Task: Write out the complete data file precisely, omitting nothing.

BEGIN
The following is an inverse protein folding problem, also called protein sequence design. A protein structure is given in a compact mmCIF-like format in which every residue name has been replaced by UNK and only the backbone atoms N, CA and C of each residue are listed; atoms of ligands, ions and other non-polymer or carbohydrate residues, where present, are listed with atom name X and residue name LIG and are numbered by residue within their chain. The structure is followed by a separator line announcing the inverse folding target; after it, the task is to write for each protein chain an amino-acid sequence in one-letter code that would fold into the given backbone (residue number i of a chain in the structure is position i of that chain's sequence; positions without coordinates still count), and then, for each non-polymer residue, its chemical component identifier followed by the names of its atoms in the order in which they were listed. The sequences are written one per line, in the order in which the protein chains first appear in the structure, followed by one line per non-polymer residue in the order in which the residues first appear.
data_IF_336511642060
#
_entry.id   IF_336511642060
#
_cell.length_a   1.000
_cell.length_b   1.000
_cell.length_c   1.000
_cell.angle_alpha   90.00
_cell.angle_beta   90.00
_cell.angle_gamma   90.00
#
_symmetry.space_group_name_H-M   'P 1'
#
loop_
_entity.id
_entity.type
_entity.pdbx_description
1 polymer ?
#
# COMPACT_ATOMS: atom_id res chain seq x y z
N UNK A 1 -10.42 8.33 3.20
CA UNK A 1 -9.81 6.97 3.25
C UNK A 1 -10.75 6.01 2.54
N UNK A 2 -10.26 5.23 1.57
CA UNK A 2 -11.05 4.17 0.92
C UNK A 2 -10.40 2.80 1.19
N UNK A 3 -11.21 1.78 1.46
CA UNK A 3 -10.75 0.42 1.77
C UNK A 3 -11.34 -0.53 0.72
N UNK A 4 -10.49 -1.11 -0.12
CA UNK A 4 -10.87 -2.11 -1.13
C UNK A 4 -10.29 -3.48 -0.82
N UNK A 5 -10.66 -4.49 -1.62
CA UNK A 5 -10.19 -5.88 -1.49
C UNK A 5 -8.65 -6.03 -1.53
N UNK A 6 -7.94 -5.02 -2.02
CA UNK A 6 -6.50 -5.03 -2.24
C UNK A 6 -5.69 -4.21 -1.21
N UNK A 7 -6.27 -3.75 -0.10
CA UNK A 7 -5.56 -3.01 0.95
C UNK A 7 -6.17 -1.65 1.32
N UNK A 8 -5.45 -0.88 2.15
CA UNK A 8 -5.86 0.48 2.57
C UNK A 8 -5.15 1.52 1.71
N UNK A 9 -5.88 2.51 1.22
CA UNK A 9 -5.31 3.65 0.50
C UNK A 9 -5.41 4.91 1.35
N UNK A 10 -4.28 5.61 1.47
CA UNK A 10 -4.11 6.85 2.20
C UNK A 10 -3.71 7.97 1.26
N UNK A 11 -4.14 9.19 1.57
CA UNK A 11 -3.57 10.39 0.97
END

The following is an inverse protein folding problem, also called protein sequence design. A protein structure is given in a compact mmCIF-like format in which every residue name has been replaced by UNK and only the backbone atoms N, CA and C of each residue are listed; atoms of ligands, ions and other non-polymer or carbohydrate residues, where present, are listed with atom name X and residue name LIG and are numbered by residue within their chain. The structure is followed by a separator line announcing the inverse folding target; after it, the task is to write for each protein chain an amino-acid sequence in one-letter code that would fold into the given backbone (residue number i of a chain in the structure is position i of that chain's sequence; positions without coordinates still count), and then, for each non-polymer residue, its chemical component identifier followed by the names of its atoms in the order in which they were listed. The sequences are written one per line, in the order in which the protein chains first appear in the structure, followed by one line per non-polymer residue in the order in which the residues first appear.
data_IF_336511642060
#
_entry.id   IF_336511642060
#
_cell.length_a   1.000
_cell.length_b   1.000
_cell.length_c   1.000
_cell.angle_alpha   90.00
_cell.angle_beta   90.00
_cell.angle_gamma   90.00
#
_symmetry.space_group_name_H-M   'P 1'
#
loop_
_entity.id
_entity.type
_entity.pdbx_description
1 polymer ?
#
# COMPACT_ATOMS: atom_id res chain seq x y z
N UNK A 1 -10.42 8.33 3.20
CA UNK A 1 -9.81 6.97 3.25
C UNK A 1 -10.75 6.01 2.54
N UNK A 2 -10.26 5.23 1.57
CA UNK A 2 -11.05 4.17 0.92
C UNK A 2 -10.40 2.80 1.19
N UNK A 3 -11.21 1.78 1.46
CA UNK A 3 -10.75 0.42 1.77
C UNK A 3 -11.34 -0.53 0.72
N UNK A 4 -10.49 -1.11 -0.12
CA UNK A 4 -10.87 -2.11 -1.13
C UNK A 4 -10.29 -3.48 -0.82
N UNK A 5 -10.66 -4.49 -1.62
CA UNK A 5 -10.19 -5.88 -1.49
C UNK A 5 -8.65 -6.03 -1.53
N UNK A 6 -7.94 -5.02 -2.02
CA UNK A 6 -6.50 -5.03 -2.24
C UNK A 6 -5.69 -4.21 -1.21
N UNK A 7 -6.27 -3.75 -0.10
CA UNK A 7 -5.56 -3.01 0.95
C UNK A 7 -6.17 -1.65 1.32
N UNK A 8 -5.45 -0.88 2.15
CA UNK A 8 -5.86 0.48 2.57
C UNK A 8 -5.15 1.52 1.71
N UNK A 9 -5.88 2.51 1.22
CA UNK A 9 -5.31 3.65 0.50
C UNK A 9 -5.41 4.91 1.35
N UNK A 10 -4.28 5.61 1.47
CA UNK A 10 -4.11 6.85 2.20
C UNK A 10 -3.71 7.97 1.26
N UNK A 11 -4.14 9.19 1.57
CA UNK A 11 -3.57 10.39 0.97